Even the most experienced and recognized chef uses a BBQ thermometer. No matter how tempted you are to check food temperatures manually, avoid it. Always trust the thermometer to produce accurate readings for your meat as it cooks. Even if you have a thermometer, also use a food temperature chart.
It will tell you the correct temperatures to use when cooking poultry, pork, beef, lamb, veal, ground meat, and so on. If you cook all kinds of meat, get familiar with safe cooking temps for all of them. Here is the list we are talking about:
- Beef, lamb, or veal (roasts, steak, or chops) – 145°F (63°C)
- Ground veal, lamb, or beef – 160°F (71°C)
- Ground chicken or turkey – 165°F (74°C)
- Pork – 145°F (63°C)
- Any poultry meat – 165°F (74°C)
Additionally, consider checking doneness levels when cooking your steak. These include Rare, Medium Rare, Medium, Medium-Well, and Well Done. Without all this information, you risk cooking unsafe food for your people.
4. Always set an alarm
It is easy to forget that you are smoking food when using the best food thermometer for remote cooking. After all, you expect an alert when the food reaches the desired temperature. Unfortunately, it will be up to you to set the alarm. If you forget to set the alarm, you will not get an alert, and your meat may overcook. Once you program your thermometer to the best internal cooking temperature and doneness, it will send you an alarm.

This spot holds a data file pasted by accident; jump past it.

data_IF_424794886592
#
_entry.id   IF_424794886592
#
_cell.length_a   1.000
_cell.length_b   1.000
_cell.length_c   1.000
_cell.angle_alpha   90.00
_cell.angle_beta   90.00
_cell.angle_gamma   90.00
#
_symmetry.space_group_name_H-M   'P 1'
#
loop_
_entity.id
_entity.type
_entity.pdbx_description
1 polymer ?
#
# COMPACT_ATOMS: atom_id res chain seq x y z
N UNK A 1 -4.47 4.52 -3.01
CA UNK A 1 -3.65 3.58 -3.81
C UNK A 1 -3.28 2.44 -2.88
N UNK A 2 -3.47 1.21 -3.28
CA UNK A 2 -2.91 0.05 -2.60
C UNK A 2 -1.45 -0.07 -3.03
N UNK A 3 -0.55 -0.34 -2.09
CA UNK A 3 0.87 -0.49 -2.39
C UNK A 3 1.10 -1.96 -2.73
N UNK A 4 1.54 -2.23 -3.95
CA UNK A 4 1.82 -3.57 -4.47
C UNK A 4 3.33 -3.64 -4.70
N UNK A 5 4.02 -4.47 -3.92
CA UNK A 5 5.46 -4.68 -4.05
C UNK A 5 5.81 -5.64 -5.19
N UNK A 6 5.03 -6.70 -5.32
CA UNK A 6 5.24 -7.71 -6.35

Things not to do when using a BBQ thermometer
1. Do not touch the bone, fat, grill with a thermometer
When checking the internal temps of meat with a probe thermometer, do not touch the bone, fat, grill, or any other surface. It will let you avoid inconsistent temperature readings. Meat gets hot before the bone. So, the bone’s temperature will be ten degrees F lower than other sections of meat.
2. Do not forget to pull out the meat earlier
It is easy to blame bad cooking on your thermometer. However, your thermometer is not to blame if you forget to remove your meat a few minutes before it reaches the safest minimum temperature. When you remove meat before the time lapses, the residue temperature within it will cook it fully. It is necessary to pull out large cuts of meat from the smoker and let them cook for 5 to 10 minutes before serving.
3. Do not ignore checking the internal temperatures in different areas
When smoking a whole chicken, or a large steak, it is safe to take the temperature of the thickest part. However, you should also spot-check temps in different areas. If you have the best instant read thermometer with many channels, you can insert the probe in various parts of meat at once.
A bonus thing to do to your electronic meat thermometer often is to check its level of accuracy. Always carry out the boiling water and ice cube tests to measure the accuracy level of your thermometer. Re-calibrate it often to ensure you can trust its readings when cooking. So far you know the things you can do and the things you cannot do when using your BBQ thermometer. Follow these tips to always cook your meats to perfection.